A little while ago, I was approached by my fellow parent blogger at the Republican Herald, Katie Campomizzi-Clews, who writesMommy Mentions, about a book. More specifically, about an author who wrote a book. She had thought he and his work would be right up my alley.
‘For What It’s Worth…Love, Dad’ is a non-fiction book written by Bruce Smith and published in 2012. The book is Bruce’s memoir of being a father and best described in his own words, “Things I always meant to tell you, if only we’d had the time”.
As a writer and a dad, the idea of this book was immediately interesting to me. I wanted to read it. I contacted Bruce and he was nice enough to send me a copy. While I’m not a book reviewer by trade (or hobby, unless you count talking to my wife about the books I read), I thought this book, even before I read it, would be one I would need to say something about.
‘For What It’s Worth’ is a collection of memories told in the first person by Bruce Smith. Trying not to sound too clichéd, Bruce’s memories as a father take the reader on his journey. From the beginning, “…back then I was Peter Pan, a loveable flake with no intention of ever growing up…” to where he is now, kids grown and out of the house.
With each story and each memory, Bruce conjures up emotions any parent can relate to; Total unconditional love, fear as his daughter lay in the hospital, good decisions, bad decisions (scaring his son senseless one Halloween), picking out the perfect pumpkin with his kids (during that same Halloween) and occasional failures (like forgetting to put the drain plug in the boat). Bruce allows us access to all of the feelings he went through at the time.
Between chapters, the reader is treated to those things he always meant to tell his children. Things like, ‘Wisdom comes from Experience’ and ‘You are the writer and star of an implausible (and sometimes impossible) soap opera titled: Your Life’. They serve as a nice interlude and reminder for parents with kids young enough to remember to tell.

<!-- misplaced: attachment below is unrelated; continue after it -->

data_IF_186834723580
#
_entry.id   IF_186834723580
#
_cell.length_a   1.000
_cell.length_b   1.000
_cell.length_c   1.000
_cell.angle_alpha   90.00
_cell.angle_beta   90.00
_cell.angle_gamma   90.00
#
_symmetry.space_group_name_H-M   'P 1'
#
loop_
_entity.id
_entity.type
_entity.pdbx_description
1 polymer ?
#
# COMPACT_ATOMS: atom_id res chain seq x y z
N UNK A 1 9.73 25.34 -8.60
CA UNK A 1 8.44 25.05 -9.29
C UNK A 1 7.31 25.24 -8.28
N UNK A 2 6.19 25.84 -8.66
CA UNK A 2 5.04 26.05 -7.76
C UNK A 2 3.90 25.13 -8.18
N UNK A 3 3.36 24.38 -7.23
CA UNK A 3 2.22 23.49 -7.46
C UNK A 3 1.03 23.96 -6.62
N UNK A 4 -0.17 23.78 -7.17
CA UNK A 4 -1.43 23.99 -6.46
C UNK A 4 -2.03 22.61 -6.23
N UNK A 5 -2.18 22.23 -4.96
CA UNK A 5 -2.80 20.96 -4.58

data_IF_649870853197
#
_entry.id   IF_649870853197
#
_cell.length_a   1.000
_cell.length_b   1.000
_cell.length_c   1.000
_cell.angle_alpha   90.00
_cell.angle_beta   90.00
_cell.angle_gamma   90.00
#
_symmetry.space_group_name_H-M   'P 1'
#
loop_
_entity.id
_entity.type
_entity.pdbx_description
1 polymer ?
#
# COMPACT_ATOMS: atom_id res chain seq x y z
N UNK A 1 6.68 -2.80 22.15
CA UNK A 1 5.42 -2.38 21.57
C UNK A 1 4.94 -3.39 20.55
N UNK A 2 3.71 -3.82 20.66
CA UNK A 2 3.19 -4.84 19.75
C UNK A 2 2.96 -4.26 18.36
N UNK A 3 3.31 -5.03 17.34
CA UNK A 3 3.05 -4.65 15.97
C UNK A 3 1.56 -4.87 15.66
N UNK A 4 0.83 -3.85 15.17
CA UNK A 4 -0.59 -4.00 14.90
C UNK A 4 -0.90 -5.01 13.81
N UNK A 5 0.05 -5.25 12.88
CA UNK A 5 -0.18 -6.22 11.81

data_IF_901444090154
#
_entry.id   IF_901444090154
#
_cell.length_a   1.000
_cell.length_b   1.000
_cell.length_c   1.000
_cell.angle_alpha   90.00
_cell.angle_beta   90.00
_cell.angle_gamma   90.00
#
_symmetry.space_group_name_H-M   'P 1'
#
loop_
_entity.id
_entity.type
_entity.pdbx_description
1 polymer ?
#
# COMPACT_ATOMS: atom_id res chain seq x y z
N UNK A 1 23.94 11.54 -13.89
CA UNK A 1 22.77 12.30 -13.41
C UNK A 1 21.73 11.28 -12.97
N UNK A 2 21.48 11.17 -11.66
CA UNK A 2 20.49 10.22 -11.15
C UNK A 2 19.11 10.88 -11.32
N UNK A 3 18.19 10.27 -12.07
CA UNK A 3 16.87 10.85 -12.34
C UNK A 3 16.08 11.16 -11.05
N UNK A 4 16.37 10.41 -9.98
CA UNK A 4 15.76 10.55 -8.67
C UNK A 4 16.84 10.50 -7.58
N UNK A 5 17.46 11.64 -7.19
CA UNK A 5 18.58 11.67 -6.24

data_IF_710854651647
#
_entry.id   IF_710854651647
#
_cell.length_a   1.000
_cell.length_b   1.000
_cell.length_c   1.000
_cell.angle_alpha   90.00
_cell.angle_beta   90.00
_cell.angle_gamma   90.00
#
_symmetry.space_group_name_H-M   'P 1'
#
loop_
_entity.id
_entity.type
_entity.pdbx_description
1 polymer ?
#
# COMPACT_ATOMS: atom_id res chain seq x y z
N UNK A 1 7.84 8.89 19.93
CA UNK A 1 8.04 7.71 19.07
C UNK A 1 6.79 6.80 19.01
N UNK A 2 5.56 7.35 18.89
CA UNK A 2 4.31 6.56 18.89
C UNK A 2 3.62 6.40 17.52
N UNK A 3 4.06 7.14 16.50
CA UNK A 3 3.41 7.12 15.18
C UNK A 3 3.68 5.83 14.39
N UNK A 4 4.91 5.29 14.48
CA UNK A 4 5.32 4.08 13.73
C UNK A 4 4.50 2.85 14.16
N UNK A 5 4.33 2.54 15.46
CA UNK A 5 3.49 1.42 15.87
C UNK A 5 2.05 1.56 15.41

Bruce’s writing style reminded me of a blend of Erma Bombeck and Robert Flughum, with every day analogies, humor, compassion, exasperation, and tension that grabbed my attention and kept me tuned in to each chapter. His style of writing makes ‘For What It’s Worth’ more personal, emotional and puts the reader in the moment Bruce has written about. So much so, as I read the book, I could almost hear Bruce’s voice in the words even though our interactions have only been through email.
In the end, ‘For What It’s Worth’ is an honest look at being a parent and a book every parent should read. It will have you shaking your head in agreement, laughing, and wondering about what you would do (like if your daughter sneaks out of the house). Any parent and any reader will finish the book appreciating Bruce Smith’s openness with not only his greatest successes but his greatest fears and failures, and how to pick the perfect pumpkin for Halloween. And understand how all of those moments helped to shape him in to the father he is today.
You can find and buy Bruce’s book: For What It’s Worth…Love, Dad online at: